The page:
Unfortunately, that punitive damage amount is so outrageous, I can’t imagine it will stand up to appeal. As much as I think it sends a message to the tobacco industry from the jury that “Wow, we really think you lied your asses off,” I don’t think it necessarily does a lot of good to make judgements so huge that they can’t possibly hold up. The tobacco industry has not been successful lately, especially in Florida, in winning these Engle cases, but they have been successful in dragging out appeals indefinitely. An appeal will be automatic in this case over such a large sum of money.
Anyway, there are literally hundreds more of these cases in Florida, and the tobacco industry has been consistently losing them, which is ultimately a good thing. I think ultimately, all these judgements will force RJ and Philip Morris to eventually settle with the thousands of Engle plaintiffs for an amount that for the tobacco industry will still be the “cost of doing business.” Because, I figure even the tobacco industry has to get sick of constantly being in court all the time and constantly dealing with legal fees.
This is a continuation of the long-running Engle case in Florida.
Many years ago, a jury issued a $145 billion class action judgement against Big Tobacco for knowingly selling a toxic, addictive product to people, and then lying about it. This came to be known as the Engle case ($110 million settlement reached by Liggett Group in Engle case) , named after Howard Engle, one of the main plaintiffs. The Florida Supreme Court overturned that ruling several years ago, but made a subtle and very important ruling in favour of the plaintiffs that while they could not sue for class action damages, they could individually sue Big Tobacco for the effects of its lies and cover ups on them on their families.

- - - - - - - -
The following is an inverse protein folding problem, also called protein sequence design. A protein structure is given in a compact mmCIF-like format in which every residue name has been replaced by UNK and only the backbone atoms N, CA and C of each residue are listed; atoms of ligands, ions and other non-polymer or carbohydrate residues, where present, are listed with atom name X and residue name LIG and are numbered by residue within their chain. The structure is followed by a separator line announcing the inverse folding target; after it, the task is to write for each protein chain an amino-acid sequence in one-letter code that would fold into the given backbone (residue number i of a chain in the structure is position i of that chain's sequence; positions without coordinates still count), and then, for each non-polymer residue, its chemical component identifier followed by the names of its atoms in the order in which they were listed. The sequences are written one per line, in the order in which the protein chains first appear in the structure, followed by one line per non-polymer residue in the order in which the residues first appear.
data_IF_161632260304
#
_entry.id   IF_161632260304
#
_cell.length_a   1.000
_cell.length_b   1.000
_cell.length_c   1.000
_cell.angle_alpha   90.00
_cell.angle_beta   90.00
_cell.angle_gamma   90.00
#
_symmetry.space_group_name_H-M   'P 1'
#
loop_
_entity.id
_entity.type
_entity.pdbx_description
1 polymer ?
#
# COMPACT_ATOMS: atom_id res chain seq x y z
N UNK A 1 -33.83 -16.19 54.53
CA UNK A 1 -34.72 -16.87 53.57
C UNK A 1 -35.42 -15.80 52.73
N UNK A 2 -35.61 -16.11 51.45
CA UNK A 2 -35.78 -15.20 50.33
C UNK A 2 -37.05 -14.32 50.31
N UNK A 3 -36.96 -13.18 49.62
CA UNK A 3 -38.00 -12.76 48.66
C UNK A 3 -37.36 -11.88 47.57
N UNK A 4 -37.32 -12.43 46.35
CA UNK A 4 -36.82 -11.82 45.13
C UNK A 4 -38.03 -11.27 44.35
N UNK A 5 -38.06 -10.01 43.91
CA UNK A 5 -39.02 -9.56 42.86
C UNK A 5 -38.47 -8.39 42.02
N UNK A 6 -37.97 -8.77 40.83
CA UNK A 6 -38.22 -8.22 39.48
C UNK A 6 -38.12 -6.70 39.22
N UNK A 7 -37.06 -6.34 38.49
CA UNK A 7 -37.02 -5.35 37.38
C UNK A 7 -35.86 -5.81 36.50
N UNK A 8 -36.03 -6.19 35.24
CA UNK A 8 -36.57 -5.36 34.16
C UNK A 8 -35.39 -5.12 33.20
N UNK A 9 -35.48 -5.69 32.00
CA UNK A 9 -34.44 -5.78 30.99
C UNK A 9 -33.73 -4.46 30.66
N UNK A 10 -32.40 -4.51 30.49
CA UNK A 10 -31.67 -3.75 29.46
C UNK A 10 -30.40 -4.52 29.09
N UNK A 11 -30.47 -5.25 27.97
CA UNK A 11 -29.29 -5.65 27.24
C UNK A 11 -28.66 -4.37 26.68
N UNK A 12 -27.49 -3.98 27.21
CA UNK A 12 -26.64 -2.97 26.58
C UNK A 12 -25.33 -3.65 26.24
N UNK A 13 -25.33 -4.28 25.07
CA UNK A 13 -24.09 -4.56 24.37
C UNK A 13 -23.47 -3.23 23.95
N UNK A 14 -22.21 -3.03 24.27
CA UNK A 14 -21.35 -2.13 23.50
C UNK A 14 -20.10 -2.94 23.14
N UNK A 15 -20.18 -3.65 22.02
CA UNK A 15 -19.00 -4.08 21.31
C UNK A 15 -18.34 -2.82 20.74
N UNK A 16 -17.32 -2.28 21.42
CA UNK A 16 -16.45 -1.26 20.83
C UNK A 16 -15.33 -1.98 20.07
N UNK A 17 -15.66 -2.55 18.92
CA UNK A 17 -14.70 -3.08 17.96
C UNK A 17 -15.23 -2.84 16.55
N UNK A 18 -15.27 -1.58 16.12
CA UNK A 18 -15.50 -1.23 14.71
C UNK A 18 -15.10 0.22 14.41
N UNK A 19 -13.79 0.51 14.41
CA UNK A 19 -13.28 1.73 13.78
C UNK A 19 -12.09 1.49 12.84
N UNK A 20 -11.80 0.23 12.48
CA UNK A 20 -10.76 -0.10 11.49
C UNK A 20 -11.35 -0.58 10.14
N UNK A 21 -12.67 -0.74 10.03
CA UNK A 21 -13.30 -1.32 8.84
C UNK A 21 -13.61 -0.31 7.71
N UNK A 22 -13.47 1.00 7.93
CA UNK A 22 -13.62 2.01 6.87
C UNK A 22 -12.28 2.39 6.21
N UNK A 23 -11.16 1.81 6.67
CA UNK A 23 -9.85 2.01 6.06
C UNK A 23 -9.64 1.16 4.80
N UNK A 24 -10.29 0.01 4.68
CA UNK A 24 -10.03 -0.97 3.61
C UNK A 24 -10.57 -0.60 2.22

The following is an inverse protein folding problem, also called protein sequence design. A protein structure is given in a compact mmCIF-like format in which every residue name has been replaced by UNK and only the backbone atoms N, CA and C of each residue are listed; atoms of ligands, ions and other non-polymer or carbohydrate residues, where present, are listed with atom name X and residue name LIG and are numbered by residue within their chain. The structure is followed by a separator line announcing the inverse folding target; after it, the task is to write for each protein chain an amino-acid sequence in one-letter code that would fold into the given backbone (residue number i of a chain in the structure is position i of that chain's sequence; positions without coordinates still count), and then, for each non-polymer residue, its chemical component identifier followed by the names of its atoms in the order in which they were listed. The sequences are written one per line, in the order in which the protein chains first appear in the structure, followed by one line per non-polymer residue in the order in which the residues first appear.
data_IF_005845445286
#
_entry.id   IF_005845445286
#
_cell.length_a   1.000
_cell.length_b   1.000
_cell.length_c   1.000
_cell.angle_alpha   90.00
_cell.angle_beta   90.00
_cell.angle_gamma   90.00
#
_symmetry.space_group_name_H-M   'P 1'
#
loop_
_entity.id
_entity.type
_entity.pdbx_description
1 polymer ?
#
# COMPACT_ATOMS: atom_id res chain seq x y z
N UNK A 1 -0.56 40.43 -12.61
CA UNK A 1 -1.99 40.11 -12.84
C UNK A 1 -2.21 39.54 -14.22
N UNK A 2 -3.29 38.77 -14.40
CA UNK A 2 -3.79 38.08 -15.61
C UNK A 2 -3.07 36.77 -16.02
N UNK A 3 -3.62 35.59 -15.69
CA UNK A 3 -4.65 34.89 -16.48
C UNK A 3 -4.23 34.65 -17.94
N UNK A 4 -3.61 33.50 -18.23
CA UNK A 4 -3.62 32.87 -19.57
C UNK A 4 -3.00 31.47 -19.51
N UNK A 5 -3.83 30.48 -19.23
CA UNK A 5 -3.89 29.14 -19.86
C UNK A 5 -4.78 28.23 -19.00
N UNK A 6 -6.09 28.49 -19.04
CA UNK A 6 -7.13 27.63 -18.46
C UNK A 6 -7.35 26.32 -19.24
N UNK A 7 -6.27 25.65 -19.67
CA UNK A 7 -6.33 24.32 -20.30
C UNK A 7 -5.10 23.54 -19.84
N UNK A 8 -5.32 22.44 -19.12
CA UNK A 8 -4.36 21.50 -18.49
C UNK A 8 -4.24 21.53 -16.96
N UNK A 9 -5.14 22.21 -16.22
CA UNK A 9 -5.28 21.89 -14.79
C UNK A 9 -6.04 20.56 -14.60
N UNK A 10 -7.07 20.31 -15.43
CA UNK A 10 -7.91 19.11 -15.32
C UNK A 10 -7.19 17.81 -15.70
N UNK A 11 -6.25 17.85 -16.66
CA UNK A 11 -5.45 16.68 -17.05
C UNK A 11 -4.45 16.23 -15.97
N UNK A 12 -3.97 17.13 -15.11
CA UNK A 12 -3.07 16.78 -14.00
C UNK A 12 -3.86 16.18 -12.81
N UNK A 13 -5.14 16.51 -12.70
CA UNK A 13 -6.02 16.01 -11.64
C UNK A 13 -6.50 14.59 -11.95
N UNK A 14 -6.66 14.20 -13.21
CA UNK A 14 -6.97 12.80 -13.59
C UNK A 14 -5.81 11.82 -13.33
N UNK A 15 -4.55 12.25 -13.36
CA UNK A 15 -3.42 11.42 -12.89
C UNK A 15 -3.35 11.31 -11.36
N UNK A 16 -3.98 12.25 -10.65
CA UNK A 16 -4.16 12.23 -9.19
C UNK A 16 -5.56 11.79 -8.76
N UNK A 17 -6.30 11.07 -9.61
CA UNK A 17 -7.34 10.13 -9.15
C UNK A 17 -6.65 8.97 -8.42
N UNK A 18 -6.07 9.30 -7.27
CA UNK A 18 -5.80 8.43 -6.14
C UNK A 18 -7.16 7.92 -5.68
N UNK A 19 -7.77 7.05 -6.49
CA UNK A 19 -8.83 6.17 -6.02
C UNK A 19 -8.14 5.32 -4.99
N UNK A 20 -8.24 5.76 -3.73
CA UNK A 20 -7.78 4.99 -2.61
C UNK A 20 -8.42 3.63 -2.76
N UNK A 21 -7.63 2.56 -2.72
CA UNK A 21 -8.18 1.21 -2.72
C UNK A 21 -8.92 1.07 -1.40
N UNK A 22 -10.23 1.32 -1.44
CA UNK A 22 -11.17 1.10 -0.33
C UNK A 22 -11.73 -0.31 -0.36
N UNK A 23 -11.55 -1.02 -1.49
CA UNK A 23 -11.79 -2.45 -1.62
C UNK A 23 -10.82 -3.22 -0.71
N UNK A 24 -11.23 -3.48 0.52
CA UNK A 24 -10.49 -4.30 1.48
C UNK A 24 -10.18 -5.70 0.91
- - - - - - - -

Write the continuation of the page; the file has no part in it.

Since then, there’s been literally hundreds of lawsuits filed against Philip Morris, RJ Reynolds and Lorillard and many judgements have been handed out in the millions of dolalrs.
R.J. Reynolds appealed a number of these judgements (RJR has always been the most aggressive company in fighting anti-tobacco court cases and laws), to the U.S. Supreme Court. The total amount of the judgements is about $70 million (the largest single judgement is $25 million). The U.S. Supreme Court categorically refused to hear their appeal, in effect letting the judgements stand.
So, another loss in the courts for Big Tobacco; this is not the area in which they’re going to win much anymore. There is simply too much documentation, much of it coming out through the discovery process in countless lawsuits over the years against Big Tobacco, of the industry’s lies, subterfuge and cover-ups. They were selling a poisonous product and were killing people and they knew it. The evidence is all there.
There are thousands of these cases that will be tied up in the courts in Florida for the next 10 to 20 years. Keep forcing those tobacco company to pay and keep forcing them to pour millions into their legal fees. (Passing on their costs to the consumers and encouraging more people to save money by quitting — seriously, one of the reasons cigarettes are so expensive today compared to 20 years ago is because of all the legal expenses and the $280 billion Master Settlement Agreement reached by Big Tobacco.).